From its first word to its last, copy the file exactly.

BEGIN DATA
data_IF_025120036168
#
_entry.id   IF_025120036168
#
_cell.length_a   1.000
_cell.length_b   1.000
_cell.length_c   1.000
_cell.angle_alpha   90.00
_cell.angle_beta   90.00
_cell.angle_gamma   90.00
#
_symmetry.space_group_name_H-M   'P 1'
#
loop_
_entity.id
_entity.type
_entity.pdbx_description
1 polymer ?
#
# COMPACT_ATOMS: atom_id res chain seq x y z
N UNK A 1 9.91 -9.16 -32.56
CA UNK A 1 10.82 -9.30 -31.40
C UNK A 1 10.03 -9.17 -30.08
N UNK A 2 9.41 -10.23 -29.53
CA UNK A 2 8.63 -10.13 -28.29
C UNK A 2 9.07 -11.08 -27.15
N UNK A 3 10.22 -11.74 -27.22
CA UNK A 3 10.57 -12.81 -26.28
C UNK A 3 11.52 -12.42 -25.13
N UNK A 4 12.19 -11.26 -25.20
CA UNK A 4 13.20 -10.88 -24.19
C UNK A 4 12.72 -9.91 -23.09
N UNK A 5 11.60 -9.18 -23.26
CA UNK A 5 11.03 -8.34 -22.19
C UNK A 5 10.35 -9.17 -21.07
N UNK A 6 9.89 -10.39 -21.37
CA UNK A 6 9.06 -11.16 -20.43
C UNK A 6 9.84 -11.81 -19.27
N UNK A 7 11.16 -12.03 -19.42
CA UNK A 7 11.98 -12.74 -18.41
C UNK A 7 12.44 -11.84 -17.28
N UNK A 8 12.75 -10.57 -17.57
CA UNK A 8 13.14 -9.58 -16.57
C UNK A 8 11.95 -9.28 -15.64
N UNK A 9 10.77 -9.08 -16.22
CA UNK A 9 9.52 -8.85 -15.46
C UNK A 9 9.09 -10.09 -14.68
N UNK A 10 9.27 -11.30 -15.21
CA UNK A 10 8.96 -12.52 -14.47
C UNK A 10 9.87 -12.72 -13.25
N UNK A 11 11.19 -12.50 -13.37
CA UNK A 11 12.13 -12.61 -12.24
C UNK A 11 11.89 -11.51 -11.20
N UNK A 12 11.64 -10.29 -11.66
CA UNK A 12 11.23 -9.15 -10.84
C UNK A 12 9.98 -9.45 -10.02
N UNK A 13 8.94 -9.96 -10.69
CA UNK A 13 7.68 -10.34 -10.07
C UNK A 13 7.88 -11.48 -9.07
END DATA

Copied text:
data_IF_025120036168
#
_entry.id   IF_025120036168
#
_cell.length_a   1.000
_cell.length_b   1.000
_cell.length_c   1.000
_cell.angle_alpha   90.00
_cell.angle_beta   90.00
_cell.angle_gamma   90.00
#
_symmetry.space_group_name_H-M   'P 1'
#
loop_
_entity.id
_entity.type
_entity.pdbx_description
1 polymer ?
#
# COMPACT_ATOMS: atom_id res chain seq x y z
N UNK A 1 9.91 -9.16 -32.56
CA UNK A 1 10.82 -9.30 -31.40
C UNK A 1 10.03 -9.17 -30.08
N UNK A 2 9.41 -10.23 -29.53
CA UNK A 2 8.63 -10.13 -28.29
C UNK A 2 9.07 -11.08 -27.15
N UNK A 3 10.22 -11.74 -27.22
CA UNK A 3 10.57 -12.81 -26.28
C UNK A 3 11.52 -12.42 -25.13
N UNK A 4 12.19 -11.26 -25.20
CA UNK A 4 13.20 -10.88 -24.19
C UNK A 4 12.72 -9.91 -23.09
N UNK A 5 11.60 -9.18 -23.26
CA UNK A 5 11.03 -8.34 -22.19
C UNK A 5 10.35 -9.17 -21.07
N UNK A 6 9.89 -10.39 -21.37
CA UNK A 6 9.06 -11.16 -20.43
C UNK A 6 9.84 -11.81 -19.27
N UNK A 7 11.16 -12.03 -19.42
CA UNK A 7 11.98 -12.74 -18.41
C UNK A 7 12.44 -11.84 -17.28
N UNK A 8 12.75 -10.57 -17.57
CA UNK A 8 13.14 -9.58 -16.57
C UNK A 8 11.95 -9.28 -15.64
N UNK A 9 10.77 -9.08 -16.22
CA UNK A 9 9.52 -8.85 -15.46
C UNK A 9 9.09 -10.09 -14.68
N UNK A 10 9.27 -11.30 -15.21
CA UNK A 10 8.96 -12.52 -14.47
C UNK A 10 9.87 -12.72 -13.25
N UNK A 11 11.19 -12.50 -13.37
CA UNK A 11 12.13 -12.61 -12.24
C UNK A 11 11.89 -11.51 -11.20
N UNK A 12 11.64 -10.29 -11.66
CA UNK A 12 11.23 -9.15 -10.84
C UNK A 12 9.98 -9.45 -10.02
N UNK A 13 8.94 -9.96 -10.69
CA UNK A 13 7.68 -10.34 -10.07
C UNK A 13 7.88 -11.48 -9.07